Author Archives: brian

Why are there so few franchises in Kona, Hawaii?

I had a great chat with a local business leader the other day.

He is part of a business that, I’m certain, will continue growing in size and profits. Simply put, it’s innovative, has an excellent brand, and the product line resonates with consumers. That’s all great, but the most impressive part of the business is that it is intensely focused on local vertical integration; that is, locally-grown products are processed, packaged and distributed—all while trying to keep local farmers and suppliers in the process.

During our conversation, we talked about what our businesses were doing, and, surprisingly, we found that many of our clients were their clients and suppliers. Almost all the names we both mentioned were mutually familiar. We ended up chatting about the community of small and local businesses in Kona, Hawaii that is committed to creating a better, more sustainable community. And don’t be fooled; all of these businesses are for-profit companies with a keen eye on bottom line results. They are all—from what I know—profitable, some very profitable.Roblox HackBigo Live Beans HackYUGIOH DUEL LINKS HACKPokemon Duel HackRoblox HackPixel Gun 3d HackGrowtopia HackClash Royale Hackmy cafe recipes stories hackMobile Legends HackMobile Strike Hack

Many franchises on Hawaii Island don’t do that well. In fact, there are relatively few franchises in Hawaii compared to the Mainland. There are many reasons, of course, but I think one of the reasons is that many franchises do poorly here because of a lack of connection to suppliers, and to some extent, consumers. For example, a franchise will be unlikely to use any of the following local services: accounting, marketing, advertising, design, signage, public relations, and add to that most of the franchises must source their supplies from the franchisor. The craziness of a sandwich shop flying in bags of week-old lettuce, peppers and tomatoes is case and point. They just don’t have any connections to the community.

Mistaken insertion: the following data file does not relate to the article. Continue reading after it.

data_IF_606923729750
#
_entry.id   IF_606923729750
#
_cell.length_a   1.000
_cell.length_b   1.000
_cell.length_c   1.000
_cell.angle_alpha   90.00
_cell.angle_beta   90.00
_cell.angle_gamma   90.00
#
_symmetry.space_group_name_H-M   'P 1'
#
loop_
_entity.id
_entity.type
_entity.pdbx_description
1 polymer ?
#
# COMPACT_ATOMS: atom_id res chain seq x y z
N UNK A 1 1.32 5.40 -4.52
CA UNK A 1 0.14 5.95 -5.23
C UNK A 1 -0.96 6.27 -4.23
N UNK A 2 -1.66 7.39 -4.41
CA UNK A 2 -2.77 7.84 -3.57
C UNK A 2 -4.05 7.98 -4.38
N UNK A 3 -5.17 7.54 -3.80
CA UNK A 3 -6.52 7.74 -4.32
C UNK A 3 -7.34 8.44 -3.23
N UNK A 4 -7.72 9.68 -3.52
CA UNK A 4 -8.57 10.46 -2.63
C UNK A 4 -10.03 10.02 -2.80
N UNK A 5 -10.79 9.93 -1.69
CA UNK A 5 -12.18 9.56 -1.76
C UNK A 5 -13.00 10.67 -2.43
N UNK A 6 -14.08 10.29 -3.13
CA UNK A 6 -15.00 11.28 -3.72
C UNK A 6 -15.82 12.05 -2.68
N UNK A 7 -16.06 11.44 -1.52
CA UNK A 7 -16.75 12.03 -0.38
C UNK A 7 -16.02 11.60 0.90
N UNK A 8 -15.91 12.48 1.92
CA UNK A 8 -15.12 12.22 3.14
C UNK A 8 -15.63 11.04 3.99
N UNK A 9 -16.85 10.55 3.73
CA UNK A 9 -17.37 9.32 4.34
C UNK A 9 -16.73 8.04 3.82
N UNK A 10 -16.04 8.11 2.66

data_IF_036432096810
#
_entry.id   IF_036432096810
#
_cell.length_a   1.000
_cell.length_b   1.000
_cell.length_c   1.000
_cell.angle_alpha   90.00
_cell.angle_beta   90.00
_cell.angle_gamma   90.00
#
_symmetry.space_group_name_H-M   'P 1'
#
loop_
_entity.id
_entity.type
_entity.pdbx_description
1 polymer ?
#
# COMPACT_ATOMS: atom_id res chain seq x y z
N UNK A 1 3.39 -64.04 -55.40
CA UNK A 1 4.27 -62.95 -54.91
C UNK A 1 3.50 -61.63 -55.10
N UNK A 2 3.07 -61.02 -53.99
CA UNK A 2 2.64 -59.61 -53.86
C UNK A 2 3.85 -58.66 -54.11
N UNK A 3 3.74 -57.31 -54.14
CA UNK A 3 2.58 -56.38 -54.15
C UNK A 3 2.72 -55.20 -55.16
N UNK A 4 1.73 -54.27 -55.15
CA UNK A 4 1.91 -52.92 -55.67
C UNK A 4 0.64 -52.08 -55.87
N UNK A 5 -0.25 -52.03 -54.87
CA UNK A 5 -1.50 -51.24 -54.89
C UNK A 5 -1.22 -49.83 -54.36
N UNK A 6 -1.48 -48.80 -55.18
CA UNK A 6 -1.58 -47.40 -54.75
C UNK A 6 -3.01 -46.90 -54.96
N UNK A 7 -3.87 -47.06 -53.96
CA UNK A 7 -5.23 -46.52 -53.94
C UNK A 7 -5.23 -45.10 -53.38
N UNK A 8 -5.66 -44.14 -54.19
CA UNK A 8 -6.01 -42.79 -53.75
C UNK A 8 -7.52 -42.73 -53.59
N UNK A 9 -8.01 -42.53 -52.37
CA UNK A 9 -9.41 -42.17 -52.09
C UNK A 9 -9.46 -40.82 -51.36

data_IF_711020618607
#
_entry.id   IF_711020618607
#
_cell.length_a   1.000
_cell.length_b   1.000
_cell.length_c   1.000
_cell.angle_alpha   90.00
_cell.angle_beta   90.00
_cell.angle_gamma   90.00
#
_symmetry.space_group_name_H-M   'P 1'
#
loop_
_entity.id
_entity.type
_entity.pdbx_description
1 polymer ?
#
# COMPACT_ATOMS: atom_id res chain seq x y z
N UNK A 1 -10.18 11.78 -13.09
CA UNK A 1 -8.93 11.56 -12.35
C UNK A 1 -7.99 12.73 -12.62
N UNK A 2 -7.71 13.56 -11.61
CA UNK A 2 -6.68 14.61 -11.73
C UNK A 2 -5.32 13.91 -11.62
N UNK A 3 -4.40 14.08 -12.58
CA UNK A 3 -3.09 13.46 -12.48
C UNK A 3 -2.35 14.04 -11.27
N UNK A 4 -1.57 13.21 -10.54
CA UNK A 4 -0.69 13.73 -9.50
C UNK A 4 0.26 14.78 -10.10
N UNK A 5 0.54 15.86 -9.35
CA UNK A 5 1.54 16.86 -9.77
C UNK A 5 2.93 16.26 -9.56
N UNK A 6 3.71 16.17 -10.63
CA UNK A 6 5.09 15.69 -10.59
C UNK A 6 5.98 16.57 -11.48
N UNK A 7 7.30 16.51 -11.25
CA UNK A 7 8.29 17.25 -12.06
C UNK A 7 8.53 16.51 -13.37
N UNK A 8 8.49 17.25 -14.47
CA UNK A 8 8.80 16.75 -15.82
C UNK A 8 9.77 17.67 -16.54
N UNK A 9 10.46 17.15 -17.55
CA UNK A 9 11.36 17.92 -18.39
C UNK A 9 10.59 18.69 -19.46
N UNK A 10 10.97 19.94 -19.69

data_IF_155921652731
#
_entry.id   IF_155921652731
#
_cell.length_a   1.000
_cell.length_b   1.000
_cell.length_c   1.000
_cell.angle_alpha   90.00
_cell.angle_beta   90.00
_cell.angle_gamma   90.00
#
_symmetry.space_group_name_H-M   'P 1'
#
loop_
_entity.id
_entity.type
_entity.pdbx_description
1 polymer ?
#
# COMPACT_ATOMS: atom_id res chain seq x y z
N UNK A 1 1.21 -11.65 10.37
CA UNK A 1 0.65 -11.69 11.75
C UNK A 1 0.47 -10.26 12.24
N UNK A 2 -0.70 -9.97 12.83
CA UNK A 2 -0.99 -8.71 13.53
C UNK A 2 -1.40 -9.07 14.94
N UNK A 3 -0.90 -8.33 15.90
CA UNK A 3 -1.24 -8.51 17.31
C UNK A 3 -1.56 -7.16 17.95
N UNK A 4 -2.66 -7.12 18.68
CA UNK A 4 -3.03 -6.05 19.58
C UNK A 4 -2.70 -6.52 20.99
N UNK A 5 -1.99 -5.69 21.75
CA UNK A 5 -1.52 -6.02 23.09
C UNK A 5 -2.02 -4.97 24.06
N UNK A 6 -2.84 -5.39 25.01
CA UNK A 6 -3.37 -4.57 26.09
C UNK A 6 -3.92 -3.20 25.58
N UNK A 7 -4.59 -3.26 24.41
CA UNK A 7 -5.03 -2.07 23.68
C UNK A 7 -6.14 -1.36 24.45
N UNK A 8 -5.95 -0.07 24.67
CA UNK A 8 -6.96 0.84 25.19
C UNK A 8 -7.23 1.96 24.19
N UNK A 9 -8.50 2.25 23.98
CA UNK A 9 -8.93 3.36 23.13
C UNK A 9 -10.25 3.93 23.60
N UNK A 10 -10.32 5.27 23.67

I remember getting a call from a franchise owner several years ago asking if I’d like to buy his business. When I heard about his lease obligations on his equipment, his building lease (it was expensive because the franchisor made him lease a space in a “high traffic” area) and the percentages he had to pay to his franchisor (as a percent of gross revenue) for fees and contributions to the advertising pool, I knew why he was leaving quickly. His business made no sense on an island. His business was bleeding cash at an unsustainable rate. I didn’t even want to ask him about where he could buy his supplies!

kona hawaii

What’s an entrepreneur to do in Kona?

First, if you are considering a franchise, do a lot of legwork and be very circumspect of the franchisor’s claim. Is the business right for Kona? Are you sure there is sufficient demand in our small community—200,000 or so on the island, maybe a 1/3 of that in the Kona-Kohala areas? Can you achieve the same goals without a franchise? What are your true expenses to setup and run the business? Are you able to source locally? Do you have a plan for making connections with consumers and businesses in the community? How can you connect with customers outside of traditional media like TV and newspapers? Will your franchisor help you with local marketing campaigns?

In the end, I would argue that few franchises make a lot of sense in Kona. Subway and McDonald’s—both locally owned—seem to have some good economies of scale, but there are few one-off restaurants or other businesses that seem to do well. Part of the reason, I believe, is that franchisees are looking for a Mainland business model to do well in Kona, and it’s just not that easy to do in a small, isolated community.

Why So Many Vacant Commercial Rentals in Kona, Hawaii?